SMT. KAMLA DEVI AND OTHERS Vs. STATE OF HARYANA AND OTHERS
HIGH COURT OF PUNJAB AND HARYANA
Kamla Devi and others
State Of Haryana And Others
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(1.)The present petition has been filed challenging notification dated 17 September 2004 issued under Section 4 read with Section 17 (2) (c) and 17 (4) of the Land Acquisition Act, 1894 as well as declaration dated 27 October 2004 issued under Section 6 of the Land Acquisition Act, 1894 (for brevity '1894 Act') acquiring the land of the petitioners.
(2.)The State of Haryana issued a notification under Section 4 of the Act on 17 September 2004 describing its urgent need to acquire land, at public expense, for a public purpose, namely, for setting up of Chaudhary Devi Lal Industrial Model Township Phase-V Manesar to be planned and developed as an integrated complex for Industrial, Institutional, Commercial, Recreational and other public utilities, by Haryana State Industrial Development Corporation Ltd. In the notification, it was stated that the Governor of Haryana was satisfied that the purpose for which the land is required, is urgent and therefore, the provisions of Section 5 A of the said Act shall not apply to the acquisition. This notification was followed by declaration dated 27 October 2004 declaring that the land notified under Section 4, is urgently needed for the purpose stated therein. Thereafter, notice under Section 9 was issued.
(3.)When this matter came up for hearing on 7 March 2006, while issuing notice of motion, by an interim order, dispossession of the petitioners from the land in dispute was stayed by this Court.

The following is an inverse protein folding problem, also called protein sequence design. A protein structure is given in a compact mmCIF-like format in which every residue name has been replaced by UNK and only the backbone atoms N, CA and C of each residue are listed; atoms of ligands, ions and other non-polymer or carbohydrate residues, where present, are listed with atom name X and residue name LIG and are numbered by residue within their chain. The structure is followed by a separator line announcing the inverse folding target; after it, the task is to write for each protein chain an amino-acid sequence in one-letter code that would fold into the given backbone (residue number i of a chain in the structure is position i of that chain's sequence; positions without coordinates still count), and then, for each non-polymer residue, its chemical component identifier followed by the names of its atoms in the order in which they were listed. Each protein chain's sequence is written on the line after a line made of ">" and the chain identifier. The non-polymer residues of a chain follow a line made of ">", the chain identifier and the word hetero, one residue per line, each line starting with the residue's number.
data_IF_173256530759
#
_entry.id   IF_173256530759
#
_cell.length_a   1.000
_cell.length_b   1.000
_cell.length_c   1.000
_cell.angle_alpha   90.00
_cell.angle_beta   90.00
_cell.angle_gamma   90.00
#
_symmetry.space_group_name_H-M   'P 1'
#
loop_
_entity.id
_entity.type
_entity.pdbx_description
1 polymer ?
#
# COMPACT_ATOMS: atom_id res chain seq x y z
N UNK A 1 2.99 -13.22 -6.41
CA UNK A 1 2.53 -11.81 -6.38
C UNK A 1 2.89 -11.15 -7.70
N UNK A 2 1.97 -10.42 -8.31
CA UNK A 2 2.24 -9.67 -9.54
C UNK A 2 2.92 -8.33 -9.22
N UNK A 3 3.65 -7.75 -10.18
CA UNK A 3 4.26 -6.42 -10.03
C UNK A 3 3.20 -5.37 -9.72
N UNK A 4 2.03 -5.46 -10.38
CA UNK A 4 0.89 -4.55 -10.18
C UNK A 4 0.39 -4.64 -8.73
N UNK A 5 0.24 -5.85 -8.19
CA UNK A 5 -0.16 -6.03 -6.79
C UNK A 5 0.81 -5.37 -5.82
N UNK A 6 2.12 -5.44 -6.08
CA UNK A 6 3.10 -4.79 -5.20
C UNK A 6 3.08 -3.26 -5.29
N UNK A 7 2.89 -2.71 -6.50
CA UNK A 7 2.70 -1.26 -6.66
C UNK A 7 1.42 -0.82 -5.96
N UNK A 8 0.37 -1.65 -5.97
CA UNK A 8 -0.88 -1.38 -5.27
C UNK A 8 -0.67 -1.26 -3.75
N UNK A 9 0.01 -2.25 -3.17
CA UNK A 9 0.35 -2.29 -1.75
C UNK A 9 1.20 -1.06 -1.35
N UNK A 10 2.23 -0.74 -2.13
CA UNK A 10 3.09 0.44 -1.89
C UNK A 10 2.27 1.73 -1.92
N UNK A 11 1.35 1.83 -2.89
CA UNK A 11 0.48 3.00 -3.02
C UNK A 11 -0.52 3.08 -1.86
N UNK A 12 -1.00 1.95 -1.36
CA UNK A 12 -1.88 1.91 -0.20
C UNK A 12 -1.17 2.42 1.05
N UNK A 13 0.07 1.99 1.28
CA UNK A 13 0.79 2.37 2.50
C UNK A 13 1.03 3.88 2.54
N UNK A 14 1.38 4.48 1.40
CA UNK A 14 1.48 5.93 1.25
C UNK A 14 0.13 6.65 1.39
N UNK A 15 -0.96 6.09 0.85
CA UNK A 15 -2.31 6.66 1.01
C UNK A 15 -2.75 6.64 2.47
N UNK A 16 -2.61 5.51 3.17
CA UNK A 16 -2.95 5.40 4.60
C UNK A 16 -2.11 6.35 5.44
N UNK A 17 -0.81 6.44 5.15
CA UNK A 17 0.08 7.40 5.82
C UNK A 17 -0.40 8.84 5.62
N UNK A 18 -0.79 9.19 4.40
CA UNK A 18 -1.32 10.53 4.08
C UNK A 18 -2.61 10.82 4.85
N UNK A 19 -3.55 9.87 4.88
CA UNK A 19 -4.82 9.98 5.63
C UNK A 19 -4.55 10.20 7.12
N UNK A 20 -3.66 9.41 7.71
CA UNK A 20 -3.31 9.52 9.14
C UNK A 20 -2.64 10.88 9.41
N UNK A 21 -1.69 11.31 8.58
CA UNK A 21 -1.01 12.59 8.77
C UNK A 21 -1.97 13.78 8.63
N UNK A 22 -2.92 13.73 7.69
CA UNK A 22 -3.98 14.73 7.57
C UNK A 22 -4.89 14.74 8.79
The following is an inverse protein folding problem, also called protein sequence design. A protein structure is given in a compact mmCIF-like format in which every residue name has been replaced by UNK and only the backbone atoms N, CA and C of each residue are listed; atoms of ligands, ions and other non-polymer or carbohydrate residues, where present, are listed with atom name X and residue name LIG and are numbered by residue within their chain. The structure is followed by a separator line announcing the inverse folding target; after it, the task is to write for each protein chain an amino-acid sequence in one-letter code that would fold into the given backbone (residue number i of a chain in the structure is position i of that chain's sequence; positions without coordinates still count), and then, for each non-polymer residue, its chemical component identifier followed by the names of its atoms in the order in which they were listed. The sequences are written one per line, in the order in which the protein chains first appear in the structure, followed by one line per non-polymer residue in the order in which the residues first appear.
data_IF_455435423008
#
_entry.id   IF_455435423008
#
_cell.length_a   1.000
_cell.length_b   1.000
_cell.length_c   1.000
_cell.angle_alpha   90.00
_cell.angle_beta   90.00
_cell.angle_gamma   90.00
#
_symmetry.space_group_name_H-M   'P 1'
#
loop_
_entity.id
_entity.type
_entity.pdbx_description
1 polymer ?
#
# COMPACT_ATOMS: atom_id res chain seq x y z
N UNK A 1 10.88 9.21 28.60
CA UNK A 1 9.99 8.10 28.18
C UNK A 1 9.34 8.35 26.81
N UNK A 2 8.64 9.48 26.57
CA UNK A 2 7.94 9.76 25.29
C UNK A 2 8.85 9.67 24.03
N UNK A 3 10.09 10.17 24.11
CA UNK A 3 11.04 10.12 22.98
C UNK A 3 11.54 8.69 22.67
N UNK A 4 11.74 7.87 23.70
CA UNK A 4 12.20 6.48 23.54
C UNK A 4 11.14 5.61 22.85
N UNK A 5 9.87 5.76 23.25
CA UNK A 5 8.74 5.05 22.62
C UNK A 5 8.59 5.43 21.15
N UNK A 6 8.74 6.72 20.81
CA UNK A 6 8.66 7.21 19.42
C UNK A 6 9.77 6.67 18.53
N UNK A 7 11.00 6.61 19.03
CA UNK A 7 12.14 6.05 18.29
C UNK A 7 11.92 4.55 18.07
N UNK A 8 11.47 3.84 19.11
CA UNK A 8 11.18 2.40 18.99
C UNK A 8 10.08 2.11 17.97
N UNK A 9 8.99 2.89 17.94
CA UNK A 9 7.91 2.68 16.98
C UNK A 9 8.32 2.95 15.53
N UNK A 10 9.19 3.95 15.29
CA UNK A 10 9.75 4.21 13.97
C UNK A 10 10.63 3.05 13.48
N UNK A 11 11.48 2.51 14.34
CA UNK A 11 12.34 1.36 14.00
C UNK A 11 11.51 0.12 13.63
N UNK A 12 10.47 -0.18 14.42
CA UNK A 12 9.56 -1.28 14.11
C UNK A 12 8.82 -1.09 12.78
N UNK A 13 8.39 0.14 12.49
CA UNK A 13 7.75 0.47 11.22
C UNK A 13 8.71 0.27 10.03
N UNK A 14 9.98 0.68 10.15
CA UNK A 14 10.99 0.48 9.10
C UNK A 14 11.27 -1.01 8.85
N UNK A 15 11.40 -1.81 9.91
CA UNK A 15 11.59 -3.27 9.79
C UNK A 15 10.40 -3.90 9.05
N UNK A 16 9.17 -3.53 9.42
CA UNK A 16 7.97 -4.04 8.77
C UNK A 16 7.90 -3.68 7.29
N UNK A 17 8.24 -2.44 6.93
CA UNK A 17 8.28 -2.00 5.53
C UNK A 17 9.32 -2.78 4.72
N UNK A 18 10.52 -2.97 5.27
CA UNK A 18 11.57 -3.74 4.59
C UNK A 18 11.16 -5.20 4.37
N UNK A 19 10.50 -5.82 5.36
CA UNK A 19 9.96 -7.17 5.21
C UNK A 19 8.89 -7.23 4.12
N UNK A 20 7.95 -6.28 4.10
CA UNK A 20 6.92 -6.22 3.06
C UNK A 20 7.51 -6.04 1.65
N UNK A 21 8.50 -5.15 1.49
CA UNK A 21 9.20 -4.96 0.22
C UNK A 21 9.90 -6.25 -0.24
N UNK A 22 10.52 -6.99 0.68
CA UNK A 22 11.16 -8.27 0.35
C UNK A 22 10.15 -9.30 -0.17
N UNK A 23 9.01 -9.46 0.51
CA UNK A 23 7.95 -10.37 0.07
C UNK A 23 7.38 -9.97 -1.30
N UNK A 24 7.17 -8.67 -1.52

Thereafter, award was made on 9 March 2006. Challenge to the acquisition proceedings has been made primarily on the ground that invocation of the urgency provisions was without any basis and that the public purpose disclosed in the notification could not by any stretch of imagination justifies the suspension of the provisions of Section 5-A of the 1894 Act, which is an indefeasible statutory right bestowed upon every landowner. Consequently, it was contended that the respondents had failed to place any material on record even to prima facie establish the existence of any urgency and particularly the kind of urgency which would require suspension of rights under Section 5-A of the 1894 Act and therefore the entire process stood vitiated. In the meanwhile, similar connected writ petition bearing CWP 17108 of 2004 came to be decided on 16 April 2009 and one of the grounds therein for setting aside the land acquisition proceedings was the uncalled for invocation of urgency provisions by the Government and consequent denial of opportunity to landowners to file objections under Section 5-A of the 1894 Act. A bunch of writ petitions were decided together, some allowed, others dismissed however, the present petition remained pending and during interregnum, 'The Right to Fair Compensation and Transparency in Land Acquisition, Rehabilitation and Resettlement Act, 2013' (for brevity '2013 Act') came into force w.e.f. 1 January 2014. In view of coming into force the 2013 Act, the petitioners filed C.M. No.9607 of 2014 stating therein that the petitioners continue to remain in physical possession of the land in question and that more than five years has elapsed since passing of the Award, hence the entire acquisition stands lapsed; even if, physical possession of the land could not be taken on account of interim order passed in the present case by this Court. It was further stated in the application that the respondents have also not paid compensation nor the same has been deposited in the competent Court. Based on the aforesaid assertions, the petitioners would urge that the acquisition proceedings initiated under the 1894 Act has lapsed because of legal fiction created by dint of Section 24 (2) of the 2013 Act coming into force w.e.f. 01.01.2014.
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